Dallas Morning News hospital investigation required extensive use of public records

Andrew Van Dam

About Andrew Van Dam

Andrew Van Dam of The Wall Street Journal previously worked at the AHCJ offices while earning his master’s degree at the Missouri School of Journalism.

To understand the scope of The Dallas Morning News‘ “First, Do No Harm” series of investigations into publicly funded hospitals, take a look at the landing page. Spend a few minutes reading headlines (“Parkland CEO: ‘I did 17 amputations’ before getting medical degree” is my personal favorite), checking dates and clicking through to stories and you start to see the bigger picture. On its own, that page tells the tale of how reporters grabbed hold of a story and just wouldn’t let go.

That page ties together no fewer than 25 stories, 16 blog posts, 15 separate primary documents and three videos with a simple introductory paragraph:

UT Southwestern Medical Center and Parkland Memorial Hospital are known for their contributions to medical research and public health. But those accomplishments have come at a price. The Dallas Morning News investigates allegations of billing fraud, lax resident supervision, preferential medical treatment and patient harm at the publicly funded institutions.

Some of the material dates back to the paper’s 2007 investigation of a hospital giving special treatment to VIPs, but the vast majority of the work was done in 2010.

Of special interest to journalists: Maud Beelman, the deputy managing editor at The Dallas Morning News who leads a team of investigative and special projects reporters, wrote about the project for Nieman Watchdog. She details some of the struggles they faced to do the project, including getting public records, efforts to derail the investigation and the backlash from the hospitals.

1 thought on “Dallas Morning News hospital investigation required extensive use of public records

  1. Parkland Stooges

    Thank you, AHCJ. This article was hard to find on the internet, but well worth the time to read. The Dallas Morning News (DMN) coverage and accuracy of reporting of this amazing healthcare journalistic series are among the best (if not the best) in the nation in any healthcare coverage, alongside great journalists who cover healthcare such as Charlie Ornstein of ProPublica.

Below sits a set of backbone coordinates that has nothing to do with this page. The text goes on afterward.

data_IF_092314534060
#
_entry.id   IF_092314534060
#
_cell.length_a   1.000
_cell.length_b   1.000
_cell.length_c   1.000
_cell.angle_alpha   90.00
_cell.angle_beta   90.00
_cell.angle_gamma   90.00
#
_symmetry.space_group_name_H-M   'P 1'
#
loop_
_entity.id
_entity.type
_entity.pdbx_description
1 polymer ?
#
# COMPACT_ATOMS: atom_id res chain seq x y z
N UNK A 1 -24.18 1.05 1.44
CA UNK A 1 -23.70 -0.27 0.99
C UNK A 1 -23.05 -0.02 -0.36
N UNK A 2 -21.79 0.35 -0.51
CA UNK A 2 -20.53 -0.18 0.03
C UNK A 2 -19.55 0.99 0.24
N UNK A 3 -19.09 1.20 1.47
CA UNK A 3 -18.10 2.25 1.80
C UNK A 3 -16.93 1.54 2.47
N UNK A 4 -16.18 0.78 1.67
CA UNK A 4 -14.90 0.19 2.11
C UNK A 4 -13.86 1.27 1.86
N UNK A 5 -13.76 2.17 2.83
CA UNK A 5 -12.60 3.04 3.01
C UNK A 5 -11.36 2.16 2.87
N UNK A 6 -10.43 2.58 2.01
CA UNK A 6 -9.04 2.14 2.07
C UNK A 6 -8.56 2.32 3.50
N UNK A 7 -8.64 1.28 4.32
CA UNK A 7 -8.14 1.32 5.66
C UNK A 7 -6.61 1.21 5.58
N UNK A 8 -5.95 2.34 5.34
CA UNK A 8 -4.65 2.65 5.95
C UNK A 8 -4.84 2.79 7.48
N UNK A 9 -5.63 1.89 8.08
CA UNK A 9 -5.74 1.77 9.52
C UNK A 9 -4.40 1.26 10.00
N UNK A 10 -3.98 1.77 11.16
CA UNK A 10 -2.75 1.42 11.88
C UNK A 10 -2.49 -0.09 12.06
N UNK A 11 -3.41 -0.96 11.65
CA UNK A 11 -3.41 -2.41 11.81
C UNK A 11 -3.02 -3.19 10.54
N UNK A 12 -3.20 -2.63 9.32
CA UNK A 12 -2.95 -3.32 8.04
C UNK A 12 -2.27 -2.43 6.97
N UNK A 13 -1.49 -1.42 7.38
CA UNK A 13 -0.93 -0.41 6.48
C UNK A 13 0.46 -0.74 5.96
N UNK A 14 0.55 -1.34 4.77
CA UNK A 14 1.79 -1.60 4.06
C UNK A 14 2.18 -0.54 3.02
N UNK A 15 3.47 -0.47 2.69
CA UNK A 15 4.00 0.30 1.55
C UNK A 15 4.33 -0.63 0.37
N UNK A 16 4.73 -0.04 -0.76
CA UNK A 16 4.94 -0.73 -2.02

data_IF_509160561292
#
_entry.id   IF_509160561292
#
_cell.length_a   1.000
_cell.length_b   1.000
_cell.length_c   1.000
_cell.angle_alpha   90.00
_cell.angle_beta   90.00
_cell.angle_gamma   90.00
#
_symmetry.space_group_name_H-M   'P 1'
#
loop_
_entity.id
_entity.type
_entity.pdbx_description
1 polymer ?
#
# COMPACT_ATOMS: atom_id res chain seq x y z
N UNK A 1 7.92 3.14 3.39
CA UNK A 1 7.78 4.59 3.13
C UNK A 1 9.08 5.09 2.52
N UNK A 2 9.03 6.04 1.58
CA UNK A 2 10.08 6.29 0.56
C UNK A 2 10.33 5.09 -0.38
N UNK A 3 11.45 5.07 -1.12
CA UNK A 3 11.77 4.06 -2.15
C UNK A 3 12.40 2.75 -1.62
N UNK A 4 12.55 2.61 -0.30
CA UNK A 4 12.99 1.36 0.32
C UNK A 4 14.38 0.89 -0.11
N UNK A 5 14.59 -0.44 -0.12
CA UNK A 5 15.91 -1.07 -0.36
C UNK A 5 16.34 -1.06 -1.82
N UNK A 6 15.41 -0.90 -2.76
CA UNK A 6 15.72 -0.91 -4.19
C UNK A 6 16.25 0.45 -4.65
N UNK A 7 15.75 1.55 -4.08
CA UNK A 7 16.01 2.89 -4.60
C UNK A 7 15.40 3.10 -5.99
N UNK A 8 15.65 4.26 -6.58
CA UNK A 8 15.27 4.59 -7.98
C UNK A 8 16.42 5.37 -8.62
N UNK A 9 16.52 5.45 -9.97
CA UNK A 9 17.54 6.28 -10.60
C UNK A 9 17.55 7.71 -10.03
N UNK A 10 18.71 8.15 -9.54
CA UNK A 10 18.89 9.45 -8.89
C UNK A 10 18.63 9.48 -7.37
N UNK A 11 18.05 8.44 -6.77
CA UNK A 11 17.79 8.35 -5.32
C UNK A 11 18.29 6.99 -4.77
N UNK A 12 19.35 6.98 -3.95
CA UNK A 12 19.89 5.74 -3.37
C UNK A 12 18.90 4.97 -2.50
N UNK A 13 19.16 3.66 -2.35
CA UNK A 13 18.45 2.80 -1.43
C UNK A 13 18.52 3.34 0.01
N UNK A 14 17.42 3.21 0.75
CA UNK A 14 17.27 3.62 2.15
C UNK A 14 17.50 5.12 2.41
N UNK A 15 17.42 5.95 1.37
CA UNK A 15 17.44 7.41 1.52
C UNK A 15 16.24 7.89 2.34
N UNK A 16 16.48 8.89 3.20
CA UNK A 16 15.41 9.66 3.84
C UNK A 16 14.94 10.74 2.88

The secret to their investigative reporting has to do with the their ability to acquire key documents through the Texas Public Information Act and understanding the background story from many key inside informants from within Parkland and UT Southwestern from day one, many of whom are doctors within both institutions. The DMN had the complete background story from inside informants for at least a year ahead of the investigative series being officially christening around March/April 2010.

    After the series was well under way, the victims of Parkland and UTSW and even more informants heard about the same stories they experienced firsthand, put the pieces of the puzzle together, and came forward to the DMN to tell their own stories, in droves. At this point, the cat is out of the bag about all the improprieties at Parkland and UTSW, and both institutions are now starting to cave in about all the years of corruption that have gone on at both institutions for could have been decades. At this point, there is no doubt about the accuracy and completeness about the stories about Parkland and UTSW. The truth has been told.

    What should be surprising, however, to even the most avid readers and followers of this investigative series is that what has been revealed so far is still only the tip of the iceberg. Those key original informants have said much more about the improprieties about Parkland and UTSW to the DMN, and they are holding back their complete stories until the time is right.

    This investigative series indeed is far from over. Parkland has a $1.27 billion luxury hospital in the works to build, and UTSW has a similar $800 million luxury hospital in the works. Both of the future hospitals’ financial successes were predicated on the old business model of exploiting unlicensed, uncredentialed, and unsupervised resident trainees to carry the vast majority of patient load on their own without any licensed and credentialed physicians seeing patients.

    Likely, due to the constraints of this questionable and immoral business model, business will be “as usual” with both hospitals regarding the same issues brought up by the DMN today. It will be up to the DMN to see how much of the iceberg is under the water in future articles to ensure that these two “trusted” public institutions are kept on the straight and narrow. The only way to keep them honest would be to oust the current leaderships at both institutions, force Parkland and UTSW to part ways as “partners-in-crime”, cut loose UTSW from Parkland in providing their Medical Staff, find new professional and more responsible alliances for Parkland, and scrap the plans for building behemoth new hospitals in favor of several smaller hospitals throughout the city that is more in touch with the community. In other word, it’s best for Parkland to start over from scratch.

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